Funny thing was, I missed it. It was my first (and only thus far) brand new car. The car that was bought to replace it was so boring, although practical. By that time we went looking for a replacement, I had my first baby and needed a little more practicality.
The Geo had such a small backseat that for people to sit in the back seat, they had to crouch down. Even a carseat was tough to get in there, so a nice four-door, as boring as it was, was a nice change. Not long after, a mini-van appeared in the driveway.
Then I went through my divorce, and a mini-van just wasn't what I needed, with just one small child and myself, so in the divorce settlement, I opted for the car instead of the van.
Shortly after, I traded the car in for another "cute" car. You would think that I would have learned my lesson on cuteness as a priority in car buying 101, but I didn't.
That car was a foreign car with a few quirks. I liked it, but it ended up being very expensive because of repairs and parts, which were sometimes triple the amount of a normal American-made car. It got to the point where it wasn't economical to drive any more.
Away it went. Out with the old, in with the new . . .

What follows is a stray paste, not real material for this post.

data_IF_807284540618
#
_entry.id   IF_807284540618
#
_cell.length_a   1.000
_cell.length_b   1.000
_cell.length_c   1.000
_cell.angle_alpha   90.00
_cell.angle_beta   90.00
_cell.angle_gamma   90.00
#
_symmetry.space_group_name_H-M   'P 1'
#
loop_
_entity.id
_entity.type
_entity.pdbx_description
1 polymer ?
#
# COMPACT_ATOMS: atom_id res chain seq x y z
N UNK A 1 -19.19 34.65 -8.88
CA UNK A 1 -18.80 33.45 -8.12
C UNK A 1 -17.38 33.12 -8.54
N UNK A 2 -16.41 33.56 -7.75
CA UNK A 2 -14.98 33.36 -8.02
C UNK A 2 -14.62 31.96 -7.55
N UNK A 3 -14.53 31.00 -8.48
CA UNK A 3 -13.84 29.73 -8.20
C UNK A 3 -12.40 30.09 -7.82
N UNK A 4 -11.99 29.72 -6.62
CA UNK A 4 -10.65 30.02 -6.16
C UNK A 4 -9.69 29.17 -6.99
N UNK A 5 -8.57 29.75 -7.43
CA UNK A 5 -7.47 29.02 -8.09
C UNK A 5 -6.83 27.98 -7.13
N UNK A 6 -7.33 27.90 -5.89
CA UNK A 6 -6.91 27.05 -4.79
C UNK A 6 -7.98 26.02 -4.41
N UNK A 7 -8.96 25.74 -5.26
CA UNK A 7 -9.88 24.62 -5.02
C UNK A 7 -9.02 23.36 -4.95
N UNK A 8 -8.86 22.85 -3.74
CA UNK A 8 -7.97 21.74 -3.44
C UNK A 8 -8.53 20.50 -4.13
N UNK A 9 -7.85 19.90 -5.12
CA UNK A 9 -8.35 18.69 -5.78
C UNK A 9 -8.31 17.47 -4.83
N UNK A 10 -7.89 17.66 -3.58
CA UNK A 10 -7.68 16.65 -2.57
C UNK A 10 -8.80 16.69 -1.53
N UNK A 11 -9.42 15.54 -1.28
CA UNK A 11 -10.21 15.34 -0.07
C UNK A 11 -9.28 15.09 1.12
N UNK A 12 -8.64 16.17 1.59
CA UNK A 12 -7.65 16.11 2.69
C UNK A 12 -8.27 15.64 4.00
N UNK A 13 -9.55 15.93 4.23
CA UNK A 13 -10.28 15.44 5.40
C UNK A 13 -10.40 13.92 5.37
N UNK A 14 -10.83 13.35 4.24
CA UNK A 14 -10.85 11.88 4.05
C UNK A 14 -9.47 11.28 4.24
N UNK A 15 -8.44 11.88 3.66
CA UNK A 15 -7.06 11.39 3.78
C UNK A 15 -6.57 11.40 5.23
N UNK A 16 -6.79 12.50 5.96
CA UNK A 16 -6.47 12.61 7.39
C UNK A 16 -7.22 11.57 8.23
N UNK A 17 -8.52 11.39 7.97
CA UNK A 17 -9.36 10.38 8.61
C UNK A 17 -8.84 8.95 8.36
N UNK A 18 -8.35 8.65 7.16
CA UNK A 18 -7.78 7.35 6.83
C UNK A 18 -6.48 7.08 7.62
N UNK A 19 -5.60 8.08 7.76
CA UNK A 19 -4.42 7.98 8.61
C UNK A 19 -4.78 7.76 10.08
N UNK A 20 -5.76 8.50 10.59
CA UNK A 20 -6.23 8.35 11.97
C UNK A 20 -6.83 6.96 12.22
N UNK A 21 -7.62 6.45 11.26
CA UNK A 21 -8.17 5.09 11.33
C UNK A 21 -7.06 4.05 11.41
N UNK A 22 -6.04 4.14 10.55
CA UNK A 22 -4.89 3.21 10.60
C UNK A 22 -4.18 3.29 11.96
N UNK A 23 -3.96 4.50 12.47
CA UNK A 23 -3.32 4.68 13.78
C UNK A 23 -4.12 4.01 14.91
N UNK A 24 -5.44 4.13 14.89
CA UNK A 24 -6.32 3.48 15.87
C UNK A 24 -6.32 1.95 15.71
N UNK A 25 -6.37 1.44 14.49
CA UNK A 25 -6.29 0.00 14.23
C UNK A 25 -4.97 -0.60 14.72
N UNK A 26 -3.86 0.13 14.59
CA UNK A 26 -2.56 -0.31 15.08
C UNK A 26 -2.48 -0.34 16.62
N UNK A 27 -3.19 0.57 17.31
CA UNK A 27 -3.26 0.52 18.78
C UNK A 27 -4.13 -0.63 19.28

Now I have had my green Mercury for almost three years, and it's been good to me. Well, all except for it's three week birthday with me, on Halloween, where the block heater fell out.
I found out later that it was a factory recall, but when it happened, I sure wasn't happy. I was stuck on a dirt road with my sister and a girlfriend, wearing Halloween costumes (and not warm ones at that), and stranded.
It was a rough night, but all ended well. Luckily, I didn't have to pay for the large service bill, since it was a recall.
It sure was cold that night, though. In three years, that was the biggest problem I have run across with this car, and since I've seen the other side of the coin, I am happy with what I have now.
I think it likes me. Either that or it just hasn't realized that I'm a woman. I'm going to count my blessings and hope that it continues on behaving itself until it's time to go for another mini-van. We will have to see about that.
Needless to say, I'm pretty gun shy when it comes to changing
vehicles. In a few years, you just may see me in the same green Mercury
just for that very reason, rust or no rust.
Howard Lake-Waverly Herald & Winsted-Lester Prairie